Then try and use an approach that is friendly yet firm to attract positive engagement and involvement from him.
Also, drive the idea of drawing up the family’s financial plan; develop a budget by involving his leadership. Try not to appear controlling or pushy when sharing issues — be loving, yet firm.
On the issue of friends, I would suggest that you reach a compromise. Marriage is give and take, so if your husband grew up as a person who does not socialise, then it may take him time to learn to do so.
Just make sure that he is not using this as an excuse to keep out people who could speak about his behaviour. I am also of the opinion that your marriage needs someone firm to sit with you and help you two to talk.
There is a lot of emotional baggage I sense from you that has slowly made you bitter towards him. I suggest that you deal with your inner pain to avoid becoming a wounded, bitter woman who feels lonely and emotionally deprived.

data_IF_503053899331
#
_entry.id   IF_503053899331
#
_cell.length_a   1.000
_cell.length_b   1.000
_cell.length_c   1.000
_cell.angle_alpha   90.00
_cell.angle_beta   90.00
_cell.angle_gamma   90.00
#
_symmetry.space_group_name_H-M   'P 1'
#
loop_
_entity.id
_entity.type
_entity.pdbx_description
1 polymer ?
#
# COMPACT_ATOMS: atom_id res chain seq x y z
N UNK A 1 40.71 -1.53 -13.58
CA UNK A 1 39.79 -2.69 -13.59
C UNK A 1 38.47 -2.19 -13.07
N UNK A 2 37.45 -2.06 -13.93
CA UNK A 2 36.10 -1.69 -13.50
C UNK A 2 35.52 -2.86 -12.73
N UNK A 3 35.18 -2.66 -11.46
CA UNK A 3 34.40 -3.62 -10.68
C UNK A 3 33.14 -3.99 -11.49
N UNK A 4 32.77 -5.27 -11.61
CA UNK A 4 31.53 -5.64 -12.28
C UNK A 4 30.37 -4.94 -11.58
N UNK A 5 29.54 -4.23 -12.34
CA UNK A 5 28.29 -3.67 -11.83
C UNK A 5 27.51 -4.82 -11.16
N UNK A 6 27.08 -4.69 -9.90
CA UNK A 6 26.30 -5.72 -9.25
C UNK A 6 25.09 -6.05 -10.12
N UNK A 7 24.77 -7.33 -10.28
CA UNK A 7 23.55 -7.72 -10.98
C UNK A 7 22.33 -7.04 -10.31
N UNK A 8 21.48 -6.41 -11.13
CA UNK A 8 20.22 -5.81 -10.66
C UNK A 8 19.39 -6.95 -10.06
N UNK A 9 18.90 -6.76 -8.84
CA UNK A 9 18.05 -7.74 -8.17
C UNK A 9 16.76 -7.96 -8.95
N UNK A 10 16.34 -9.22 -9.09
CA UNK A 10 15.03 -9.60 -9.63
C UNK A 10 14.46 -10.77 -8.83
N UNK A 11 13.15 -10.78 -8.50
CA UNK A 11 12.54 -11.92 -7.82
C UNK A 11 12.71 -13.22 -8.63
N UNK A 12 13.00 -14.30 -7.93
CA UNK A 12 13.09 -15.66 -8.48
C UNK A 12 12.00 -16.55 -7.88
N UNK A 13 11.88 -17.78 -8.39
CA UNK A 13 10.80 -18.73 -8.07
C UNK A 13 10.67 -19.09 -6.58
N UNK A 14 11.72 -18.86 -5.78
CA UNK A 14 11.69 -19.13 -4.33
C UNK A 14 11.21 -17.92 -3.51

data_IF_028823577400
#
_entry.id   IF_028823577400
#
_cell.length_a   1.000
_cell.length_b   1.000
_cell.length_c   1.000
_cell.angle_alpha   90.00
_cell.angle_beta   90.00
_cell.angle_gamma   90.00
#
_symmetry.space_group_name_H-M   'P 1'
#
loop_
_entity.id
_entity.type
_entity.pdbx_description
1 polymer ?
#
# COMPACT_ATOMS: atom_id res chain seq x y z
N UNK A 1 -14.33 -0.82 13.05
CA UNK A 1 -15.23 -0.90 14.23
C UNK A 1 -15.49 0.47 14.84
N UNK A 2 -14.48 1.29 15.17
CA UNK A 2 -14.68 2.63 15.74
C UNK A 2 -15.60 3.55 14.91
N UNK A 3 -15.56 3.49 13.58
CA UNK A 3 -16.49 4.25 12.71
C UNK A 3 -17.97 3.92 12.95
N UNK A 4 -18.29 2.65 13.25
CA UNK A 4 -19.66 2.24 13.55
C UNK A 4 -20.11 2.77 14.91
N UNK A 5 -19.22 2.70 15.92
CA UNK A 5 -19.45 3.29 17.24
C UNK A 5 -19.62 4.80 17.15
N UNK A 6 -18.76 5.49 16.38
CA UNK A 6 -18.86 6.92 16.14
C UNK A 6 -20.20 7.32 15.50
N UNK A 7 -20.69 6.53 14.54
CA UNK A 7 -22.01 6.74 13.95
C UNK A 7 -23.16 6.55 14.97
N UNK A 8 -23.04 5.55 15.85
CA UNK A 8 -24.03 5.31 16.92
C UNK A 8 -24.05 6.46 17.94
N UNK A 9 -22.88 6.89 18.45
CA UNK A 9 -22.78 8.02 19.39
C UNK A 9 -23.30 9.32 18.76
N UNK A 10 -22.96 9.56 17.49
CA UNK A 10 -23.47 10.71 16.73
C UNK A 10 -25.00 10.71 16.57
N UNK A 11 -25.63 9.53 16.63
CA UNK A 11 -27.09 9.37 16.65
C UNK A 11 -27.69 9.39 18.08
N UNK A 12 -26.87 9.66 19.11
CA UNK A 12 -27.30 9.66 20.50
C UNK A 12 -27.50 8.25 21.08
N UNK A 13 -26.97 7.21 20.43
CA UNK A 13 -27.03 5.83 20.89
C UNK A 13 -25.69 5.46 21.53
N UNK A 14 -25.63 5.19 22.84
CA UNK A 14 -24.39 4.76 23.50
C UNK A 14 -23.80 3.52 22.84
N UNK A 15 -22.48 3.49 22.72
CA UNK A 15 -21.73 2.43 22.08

I suggest that you consult a counsellor whom both of you can visit and open up to. In case you need help to do this, please do not hesitate to write back.
I am in a relationship with a woman who is two years younger than me. She is God fearing and I truly love her, which is why I want to settle down with her.
Recently though, we have been having problems that have me quite worried about our future.
My girlfriend has become arrogant; she has a don’t-care attitude and never takes anything we discuss seriously, especially in regard to taking our relationship forward.
Although she pays attention and contributes on any discussion we have, she never takes any steps to see our ideas implemented.
I have always felt that it will be a good idea for us to start a business together before we settle down, but she always rubbishes it.